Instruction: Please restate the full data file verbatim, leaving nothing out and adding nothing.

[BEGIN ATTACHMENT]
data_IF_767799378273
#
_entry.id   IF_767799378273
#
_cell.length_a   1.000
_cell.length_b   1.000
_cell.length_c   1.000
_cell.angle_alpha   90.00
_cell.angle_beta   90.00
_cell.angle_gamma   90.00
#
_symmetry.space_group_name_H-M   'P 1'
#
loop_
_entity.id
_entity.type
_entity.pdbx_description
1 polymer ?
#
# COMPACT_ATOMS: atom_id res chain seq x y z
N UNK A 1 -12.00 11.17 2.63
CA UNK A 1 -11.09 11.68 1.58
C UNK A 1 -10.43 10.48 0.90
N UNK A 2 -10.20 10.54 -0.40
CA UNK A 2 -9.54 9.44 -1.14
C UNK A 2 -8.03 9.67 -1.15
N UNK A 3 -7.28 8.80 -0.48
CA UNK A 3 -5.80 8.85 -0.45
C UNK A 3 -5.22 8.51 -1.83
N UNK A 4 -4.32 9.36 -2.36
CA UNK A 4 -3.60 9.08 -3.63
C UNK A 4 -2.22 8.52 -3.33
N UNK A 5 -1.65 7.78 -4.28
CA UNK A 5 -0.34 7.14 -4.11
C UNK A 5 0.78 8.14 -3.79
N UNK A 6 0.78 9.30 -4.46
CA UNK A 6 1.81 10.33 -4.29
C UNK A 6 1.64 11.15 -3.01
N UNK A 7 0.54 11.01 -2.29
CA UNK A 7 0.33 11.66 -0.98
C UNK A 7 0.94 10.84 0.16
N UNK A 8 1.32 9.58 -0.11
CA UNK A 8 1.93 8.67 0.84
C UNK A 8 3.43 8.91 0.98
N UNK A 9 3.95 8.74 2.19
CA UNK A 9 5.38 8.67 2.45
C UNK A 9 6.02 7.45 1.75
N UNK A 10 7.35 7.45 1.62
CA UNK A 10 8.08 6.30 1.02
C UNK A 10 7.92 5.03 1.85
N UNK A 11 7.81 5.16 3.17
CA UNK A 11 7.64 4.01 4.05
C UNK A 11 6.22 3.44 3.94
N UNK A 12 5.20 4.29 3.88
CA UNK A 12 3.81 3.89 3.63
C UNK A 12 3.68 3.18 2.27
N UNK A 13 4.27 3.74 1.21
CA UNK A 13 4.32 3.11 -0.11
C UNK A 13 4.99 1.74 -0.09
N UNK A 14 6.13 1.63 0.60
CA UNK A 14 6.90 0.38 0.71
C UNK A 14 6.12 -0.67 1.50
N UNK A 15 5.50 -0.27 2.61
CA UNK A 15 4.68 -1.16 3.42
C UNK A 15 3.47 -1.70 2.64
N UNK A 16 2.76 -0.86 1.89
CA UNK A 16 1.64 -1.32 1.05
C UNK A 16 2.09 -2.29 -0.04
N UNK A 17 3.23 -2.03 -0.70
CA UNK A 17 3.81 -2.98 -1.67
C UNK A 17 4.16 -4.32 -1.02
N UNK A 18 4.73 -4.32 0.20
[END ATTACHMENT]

data_IF_767799378273
#
_entry.id   IF_767799378273
#
_cell.length_a   1.000
_cell.length_b   1.000
_cell.length_c   1.000
_cell.angle_alpha   90.00
_cell.angle_beta   90.00
_cell.angle_gamma   90.00
#
_symmetry.space_group_name_H-M   'P 1'
#
loop_
_entity.id
_entity.type
_entity.pdbx_description
1 polymer ?
#
# COMPACT_ATOMS: atom_id res chain seq x y z
N UNK A 1 -12.00 11.17 2.63
CA UNK A 1 -11.09 11.68 1.58
C UNK A 1 -10.43 10.48 0.90
N UNK A 2 -10.20 10.54 -0.40
CA UNK A 2 -9.54 9.44 -1.14
C UNK A 2 -8.03 9.67 -1.15
N UNK A 3 -7.28 8.80 -0.48
CA UNK A 3 -5.80 8.85 -0.45
C UNK A 3 -5.22 8.51 -1.83
N UNK A 4 -4.32 9.36 -2.36
CA UNK A 4 -3.60 9.08 -3.63
C UNK A 4 -2.22 8.52 -3.33
N UNK A 5 -1.65 7.78 -4.28
CA UNK A 5 -0.34 7.14 -4.11
C UNK A 5 0.78 8.14 -3.79
N UNK A 6 0.78 9.30 -4.46
CA UNK A 6 1.81 10.33 -4.29
C UNK A 6 1.64 11.15 -3.01
N UNK A 7 0.54 11.01 -2.29
CA UNK A 7 0.33 11.66 -0.98
C UNK A 7 0.94 10.84 0.16
N UNK A 8 1.32 9.58 -0.11
CA UNK A 8 1.93 8.67 0.84
C UNK A 8 3.43 8.91 0.98
N UNK A 9 3.95 8.74 2.19
CA UNK A 9 5.38 8.67 2.45
C UNK A 9 6.02 7.45 1.75
N UNK A 10 7.35 7.45 1.62
CA UNK A 10 8.08 6.30 1.02
C UNK A 10 7.92 5.03 1.85
N UNK A 11 7.81 5.16 3.17
CA UNK A 11 7.64 4.01 4.05
C UNK A 11 6.22 3.44 3.94
N UNK A 12 5.20 4.29 3.88
CA UNK A 12 3.81 3.89 3.63
C UNK A 12 3.68 3.18 2.27
N UNK A 13 4.27 3.74 1.21
CA UNK A 13 4.32 3.11 -0.11
C UNK A 13 4.99 1.74 -0.09
N UNK A 14 6.13 1.63 0.60
CA UNK A 14 6.90 0.38 0.71
C UNK A 14 6.12 -0.67 1.50
N UNK A 15 5.50 -0.27 2.61
CA UNK A 15 4.68 -1.16 3.42
C UNK A 15 3.47 -1.70 2.64
N UNK A 16 2.76 -0.86 1.89
CA UNK A 16 1.64 -1.32 1.05
C UNK A 16 2.09 -2.29 -0.04
N UNK A 17 3.23 -2.03 -0.70
CA UNK A 17 3.81 -2.98 -1.67
C UNK A 17 4.16 -4.32 -1.02
N UNK A 18 4.73 -4.32 0.20